At one point, I checked the time code on Netflix and saw that the movie had over forty minutes to go. I visibly winced.
The best martial arts movies have nothing to do with fighting and everything to do with personal excellence. Their heroes transcend space, gravity, the limitations of the body and the fears of the mind. In a fight scene in a Western movie, it is assumed the fighters hate each other. In a martial arts movie, it's more as if the fighters are joining in a celebration of their powers.
To be sure, people get killed, but they are either characters who have misused their powers or anonymous lackeys of the villain. When the hero stands in the center of a ring of interchangeable opponents and destroys them one after another, it's like a victory for the individual over collectivism--a message not lost in the Asian nations where these movies are most loved. The popularity of strong heroines is also interesting in those patriarchal societies.
Ang Lee's "Crouching Tiger, Hidden Dragon" is the most exhilarating martial arts movie I have seen. It stirred even the hardened audience at the 8:30 a.m. press screening at Cannes last May. There is a sequence near the beginning of the film involving a chase over rooftops, and as the characters run up the sides of walls and leap impossibly from one house to another, the critics applauded, something they rarely do during a film, and I think they were relating to the sheer physical grace of the scene. It is done so lightly, quickly, easily.
Fight scenes in a martial arts movie are like song-and-dance numbers in a musical: After a certain amount of dialogue, you're ready for one. The choreography of the action scenes in "Crouching Tiger" was designed by Yuen Wo-Ping, whose credits include "The Matrix," and who understands that form is more important than function. It's not who wins that matters (except to the plot, of course); it's who looks most masterful.
There's also a competition to find unlikely settings for martial arts scenes. In "Legend of Drunken Master," the recently re-released Jackie Chan movie, a bed of glowing coals is suspended in the air next to an elevated factory railway. Why? So Chan can fall into them. In "Crouching Tiger, Hidden Dragon," Lee and Wo-Ping give us a scene of startling daring and beauty, when two protagonists cling to the tops of tall, swaying trees and swing back and forth during a sword fight.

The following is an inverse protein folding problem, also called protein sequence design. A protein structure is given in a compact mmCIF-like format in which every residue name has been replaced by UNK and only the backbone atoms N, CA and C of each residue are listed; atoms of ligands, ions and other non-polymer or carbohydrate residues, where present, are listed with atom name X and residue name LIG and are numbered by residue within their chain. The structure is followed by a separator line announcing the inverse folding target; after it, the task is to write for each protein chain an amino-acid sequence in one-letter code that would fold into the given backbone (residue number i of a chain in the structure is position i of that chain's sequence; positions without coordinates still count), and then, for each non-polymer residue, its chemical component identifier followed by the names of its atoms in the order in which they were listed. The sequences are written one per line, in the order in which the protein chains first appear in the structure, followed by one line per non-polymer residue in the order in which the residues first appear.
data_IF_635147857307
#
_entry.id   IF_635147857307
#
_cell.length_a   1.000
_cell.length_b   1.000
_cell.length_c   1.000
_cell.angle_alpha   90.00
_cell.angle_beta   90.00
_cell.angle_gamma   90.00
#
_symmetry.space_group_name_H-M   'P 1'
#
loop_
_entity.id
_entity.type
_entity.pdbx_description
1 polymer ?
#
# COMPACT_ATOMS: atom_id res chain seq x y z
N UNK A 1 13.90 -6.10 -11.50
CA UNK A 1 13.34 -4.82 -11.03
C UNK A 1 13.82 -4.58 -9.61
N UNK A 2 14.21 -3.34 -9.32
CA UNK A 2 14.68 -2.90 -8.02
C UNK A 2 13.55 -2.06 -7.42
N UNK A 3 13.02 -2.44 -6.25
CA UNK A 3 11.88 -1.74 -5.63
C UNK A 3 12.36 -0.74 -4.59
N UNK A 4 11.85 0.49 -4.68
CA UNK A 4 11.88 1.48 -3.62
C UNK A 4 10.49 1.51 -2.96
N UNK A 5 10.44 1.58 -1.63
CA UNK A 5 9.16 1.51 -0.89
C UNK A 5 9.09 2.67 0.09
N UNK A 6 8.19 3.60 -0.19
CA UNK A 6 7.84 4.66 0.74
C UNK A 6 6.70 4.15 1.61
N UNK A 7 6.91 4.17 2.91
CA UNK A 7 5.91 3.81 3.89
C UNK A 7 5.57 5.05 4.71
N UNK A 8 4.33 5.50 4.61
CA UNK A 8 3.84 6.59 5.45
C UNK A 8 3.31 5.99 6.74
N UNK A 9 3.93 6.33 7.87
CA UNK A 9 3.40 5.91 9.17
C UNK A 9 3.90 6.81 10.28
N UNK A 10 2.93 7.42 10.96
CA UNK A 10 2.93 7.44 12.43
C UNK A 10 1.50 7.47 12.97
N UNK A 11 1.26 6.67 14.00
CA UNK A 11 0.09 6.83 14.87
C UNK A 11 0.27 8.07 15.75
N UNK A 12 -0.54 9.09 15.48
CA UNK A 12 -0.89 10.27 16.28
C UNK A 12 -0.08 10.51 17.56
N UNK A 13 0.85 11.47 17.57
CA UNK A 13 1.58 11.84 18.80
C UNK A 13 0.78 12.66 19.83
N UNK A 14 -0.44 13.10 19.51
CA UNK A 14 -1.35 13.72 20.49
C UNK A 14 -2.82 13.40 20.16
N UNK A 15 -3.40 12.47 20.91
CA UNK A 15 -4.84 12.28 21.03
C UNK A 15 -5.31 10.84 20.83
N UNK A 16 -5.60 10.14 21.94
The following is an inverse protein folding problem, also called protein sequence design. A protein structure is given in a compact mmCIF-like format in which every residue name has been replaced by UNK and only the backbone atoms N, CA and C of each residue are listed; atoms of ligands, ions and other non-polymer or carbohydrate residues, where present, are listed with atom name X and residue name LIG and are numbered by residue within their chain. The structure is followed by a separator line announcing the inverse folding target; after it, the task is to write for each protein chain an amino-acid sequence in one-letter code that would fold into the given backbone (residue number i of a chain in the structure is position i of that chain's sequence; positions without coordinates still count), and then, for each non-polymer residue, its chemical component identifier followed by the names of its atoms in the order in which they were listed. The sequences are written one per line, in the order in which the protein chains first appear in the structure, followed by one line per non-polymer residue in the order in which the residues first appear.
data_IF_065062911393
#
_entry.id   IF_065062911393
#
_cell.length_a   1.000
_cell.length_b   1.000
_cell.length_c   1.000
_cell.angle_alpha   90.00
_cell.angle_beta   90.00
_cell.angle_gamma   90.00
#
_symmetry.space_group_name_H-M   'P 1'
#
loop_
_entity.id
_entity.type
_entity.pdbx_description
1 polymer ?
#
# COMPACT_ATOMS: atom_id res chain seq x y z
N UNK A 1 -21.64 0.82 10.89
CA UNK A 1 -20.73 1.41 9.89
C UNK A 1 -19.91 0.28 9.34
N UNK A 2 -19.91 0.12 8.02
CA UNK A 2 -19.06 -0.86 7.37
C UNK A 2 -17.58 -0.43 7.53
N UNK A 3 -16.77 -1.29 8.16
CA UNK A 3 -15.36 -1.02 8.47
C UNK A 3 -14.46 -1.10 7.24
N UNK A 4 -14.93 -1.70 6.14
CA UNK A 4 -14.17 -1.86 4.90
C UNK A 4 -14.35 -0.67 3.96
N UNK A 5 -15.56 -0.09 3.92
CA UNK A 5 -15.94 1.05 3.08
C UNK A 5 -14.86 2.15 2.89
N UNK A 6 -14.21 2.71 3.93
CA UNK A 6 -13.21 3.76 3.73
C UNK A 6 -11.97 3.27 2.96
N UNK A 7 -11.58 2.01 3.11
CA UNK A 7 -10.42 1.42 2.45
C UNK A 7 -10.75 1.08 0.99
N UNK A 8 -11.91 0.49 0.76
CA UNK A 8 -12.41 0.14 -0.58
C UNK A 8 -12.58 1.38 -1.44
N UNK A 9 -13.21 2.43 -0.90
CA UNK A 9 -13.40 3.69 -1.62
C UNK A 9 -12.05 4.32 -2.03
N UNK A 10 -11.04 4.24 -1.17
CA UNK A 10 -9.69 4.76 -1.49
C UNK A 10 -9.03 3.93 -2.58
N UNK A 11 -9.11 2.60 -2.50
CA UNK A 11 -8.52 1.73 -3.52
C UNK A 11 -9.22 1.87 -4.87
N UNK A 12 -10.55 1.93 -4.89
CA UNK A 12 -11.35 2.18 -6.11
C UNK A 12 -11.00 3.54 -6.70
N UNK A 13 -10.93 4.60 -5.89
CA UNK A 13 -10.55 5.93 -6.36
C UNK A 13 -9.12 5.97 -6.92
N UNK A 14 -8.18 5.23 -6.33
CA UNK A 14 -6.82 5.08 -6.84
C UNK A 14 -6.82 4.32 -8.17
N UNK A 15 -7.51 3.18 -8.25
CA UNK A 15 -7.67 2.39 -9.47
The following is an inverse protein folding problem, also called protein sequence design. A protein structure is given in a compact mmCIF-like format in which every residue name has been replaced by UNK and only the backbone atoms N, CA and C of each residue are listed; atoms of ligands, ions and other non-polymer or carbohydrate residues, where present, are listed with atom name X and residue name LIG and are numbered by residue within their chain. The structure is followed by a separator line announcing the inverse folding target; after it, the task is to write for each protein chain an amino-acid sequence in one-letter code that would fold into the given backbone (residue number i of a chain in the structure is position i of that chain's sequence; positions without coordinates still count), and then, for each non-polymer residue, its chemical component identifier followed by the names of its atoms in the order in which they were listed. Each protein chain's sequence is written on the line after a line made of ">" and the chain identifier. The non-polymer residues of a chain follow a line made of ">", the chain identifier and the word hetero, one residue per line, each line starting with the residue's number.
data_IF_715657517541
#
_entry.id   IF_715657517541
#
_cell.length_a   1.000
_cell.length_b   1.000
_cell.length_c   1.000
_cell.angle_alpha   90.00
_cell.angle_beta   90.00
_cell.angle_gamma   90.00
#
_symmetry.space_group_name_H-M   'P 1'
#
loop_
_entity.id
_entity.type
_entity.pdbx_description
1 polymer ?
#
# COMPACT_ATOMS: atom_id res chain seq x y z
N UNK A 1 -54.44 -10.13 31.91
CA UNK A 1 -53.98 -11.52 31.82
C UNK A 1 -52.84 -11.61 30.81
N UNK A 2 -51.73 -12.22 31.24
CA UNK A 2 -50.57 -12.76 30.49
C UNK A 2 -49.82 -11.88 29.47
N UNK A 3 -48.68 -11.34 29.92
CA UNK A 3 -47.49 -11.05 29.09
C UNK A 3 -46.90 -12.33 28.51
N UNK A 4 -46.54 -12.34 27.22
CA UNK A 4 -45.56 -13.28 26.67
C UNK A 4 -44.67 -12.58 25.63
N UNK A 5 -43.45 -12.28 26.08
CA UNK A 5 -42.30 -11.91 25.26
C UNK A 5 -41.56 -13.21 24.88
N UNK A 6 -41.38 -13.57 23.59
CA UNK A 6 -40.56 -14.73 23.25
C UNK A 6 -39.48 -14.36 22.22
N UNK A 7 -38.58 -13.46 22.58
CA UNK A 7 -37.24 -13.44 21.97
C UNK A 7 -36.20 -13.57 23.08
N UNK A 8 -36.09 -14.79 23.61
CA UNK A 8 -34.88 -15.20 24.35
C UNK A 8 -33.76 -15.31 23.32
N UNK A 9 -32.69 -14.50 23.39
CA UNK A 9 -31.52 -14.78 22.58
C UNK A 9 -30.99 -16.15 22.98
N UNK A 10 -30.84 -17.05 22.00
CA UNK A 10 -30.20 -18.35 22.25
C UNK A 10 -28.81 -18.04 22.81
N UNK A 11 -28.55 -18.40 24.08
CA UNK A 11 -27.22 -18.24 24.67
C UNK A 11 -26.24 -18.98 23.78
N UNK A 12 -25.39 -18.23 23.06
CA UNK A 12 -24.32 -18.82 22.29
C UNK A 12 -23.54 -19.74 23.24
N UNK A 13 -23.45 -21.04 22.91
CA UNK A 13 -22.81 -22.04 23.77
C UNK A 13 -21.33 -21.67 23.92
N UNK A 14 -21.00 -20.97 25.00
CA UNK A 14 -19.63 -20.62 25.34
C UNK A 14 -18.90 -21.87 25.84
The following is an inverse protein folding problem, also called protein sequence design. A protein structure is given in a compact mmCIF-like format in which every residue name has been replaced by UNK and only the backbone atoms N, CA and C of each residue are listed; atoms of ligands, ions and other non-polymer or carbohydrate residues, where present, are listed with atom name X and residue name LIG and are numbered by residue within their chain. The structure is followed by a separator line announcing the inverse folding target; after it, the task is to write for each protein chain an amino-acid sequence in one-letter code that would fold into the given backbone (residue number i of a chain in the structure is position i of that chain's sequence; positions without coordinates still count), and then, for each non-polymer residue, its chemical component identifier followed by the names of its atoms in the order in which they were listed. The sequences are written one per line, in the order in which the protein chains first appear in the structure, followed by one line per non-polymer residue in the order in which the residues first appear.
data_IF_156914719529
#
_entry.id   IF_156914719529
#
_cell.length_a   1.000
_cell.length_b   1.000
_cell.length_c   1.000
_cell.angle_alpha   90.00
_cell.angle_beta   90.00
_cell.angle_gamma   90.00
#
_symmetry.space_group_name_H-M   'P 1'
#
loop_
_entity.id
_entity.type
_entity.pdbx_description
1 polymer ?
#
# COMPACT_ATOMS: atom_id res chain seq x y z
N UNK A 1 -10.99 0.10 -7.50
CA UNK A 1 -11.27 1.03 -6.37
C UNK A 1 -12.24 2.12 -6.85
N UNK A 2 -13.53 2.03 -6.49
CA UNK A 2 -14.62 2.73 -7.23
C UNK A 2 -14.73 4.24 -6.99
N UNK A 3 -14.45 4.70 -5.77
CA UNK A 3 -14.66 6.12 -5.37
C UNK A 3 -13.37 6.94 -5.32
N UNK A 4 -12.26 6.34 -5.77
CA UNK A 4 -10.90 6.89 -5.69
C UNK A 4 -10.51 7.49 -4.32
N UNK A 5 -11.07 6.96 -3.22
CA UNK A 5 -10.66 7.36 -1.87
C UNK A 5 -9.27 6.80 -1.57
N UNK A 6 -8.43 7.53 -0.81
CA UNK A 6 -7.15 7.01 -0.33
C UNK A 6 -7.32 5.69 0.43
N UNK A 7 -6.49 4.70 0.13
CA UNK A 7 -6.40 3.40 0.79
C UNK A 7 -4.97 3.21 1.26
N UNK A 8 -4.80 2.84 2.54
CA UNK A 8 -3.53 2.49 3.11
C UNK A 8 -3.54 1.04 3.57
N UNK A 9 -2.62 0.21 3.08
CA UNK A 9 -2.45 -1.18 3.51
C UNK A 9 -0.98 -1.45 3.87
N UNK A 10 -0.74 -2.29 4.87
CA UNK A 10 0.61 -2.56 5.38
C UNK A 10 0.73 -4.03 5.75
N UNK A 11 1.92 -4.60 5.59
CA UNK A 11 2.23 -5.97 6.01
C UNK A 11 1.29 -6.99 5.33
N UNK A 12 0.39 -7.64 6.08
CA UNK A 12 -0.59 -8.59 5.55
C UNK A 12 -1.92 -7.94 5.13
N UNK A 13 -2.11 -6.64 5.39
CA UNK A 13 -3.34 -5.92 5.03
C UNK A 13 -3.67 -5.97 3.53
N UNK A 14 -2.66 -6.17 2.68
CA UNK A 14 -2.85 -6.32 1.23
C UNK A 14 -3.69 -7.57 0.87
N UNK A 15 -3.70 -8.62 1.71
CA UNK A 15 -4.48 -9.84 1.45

Watching this scene, I assumed it was being done with some kind of computer trickery. I "knew" this because I "knew" the actors were not really 40 feet in the air holding onto those trees. I was wrong. Everything we see is real, Lee told me. Computers were used only to remove the safety wires that held the actors. "So those were stunt people up there?" I asked, trying to hold onto some reserve of skepticism. "Not for the most part," he said. "Maybe a little stunt work, but most of the time you can see their faces. That's really them in the trees." And on the rooftops, too, he told me.
The film stars Chow Yun-Fat and Michelle Yeoh, veteran martial arts stars who have extraordinary athletic abilities (as Jackie Chan and many of the other stars of the genre also do). Two other key characters are played by Zhang Ziyi (as Jen Yu) and Cheng Pei Pei (as Jade Fox). Long rehearsal and training went into their scenes, but what's unusual about "Crouching Tiger, Hidden Dragon" is the depth and poetry of the connecting story, which is not just a clothesline for action scenes, but has a moody, romantic and even spiritual nature.
The story involves Li Mu Bai (Chow Yun-Fat) as a warrior who has vowed to avenge the death of his master. He has for many years been in love with Yu Shu Lien (Michelle Yeoh), and she with him, but their personal feelings wait upon vengeance and upon their attempts to recapture Green Destiny, a sword that once belonged to Li Mu Bai's master and has recently been sold to the wealthy district governor. That brings Yu Shu Lien into contact with the governor's sheltered daughter, Jen Yu (Zhang Ziyi), who leads a rigidly proscribed life, although she has a secret I will leave you to discover. The other major character, Jade Fox (Cheng Pei Pei), stands between the heroes and their dreams.
This story, like all martial arts stories, is at some level just plain silly, but Ang Lee ("The Ice Storm," "Sense and Sensibility") and his longtime collaborator James Schamus (who wrote the screenplay with Wang Hui Ling and Tsai Kuo Jung) are unusually successful in bringing out the human elements, especially the unrealized love between the Chow Yun-Fat and Michelle Yeoh characters. There are times when they're together that you forget about the swords, and are just watching a man and a woman, tenderly cherishing the unspoken bond between them. Zhang Ziyi's character, the governor's daughter, is also intriguing because she chafes at the rules that limit her and realizes a secret fantasy life.
There are those, I know, who will never go to a martial arts movie, just as some people hate Westerns; Jack Warner once told his producers, "Don't make me any more movies where the people write with feathers." But like all ambitious movies, "Crouching Tiger, Hidden Dragon" transcends its origins and becomes one of a kind. It's glorious, unashamed escapism and surprisingly touching at the same time. And they're really up there in those trees.
This message came to me from a reader named Peter Svensland. He and a fr...
Separating the artist from the art isn't as easy as it sounds.
Part two of Jana Monji's essay about the portrayal of Asian characters in cinema.
A review of the History Channel remake of the landmark mini-series, "Roots."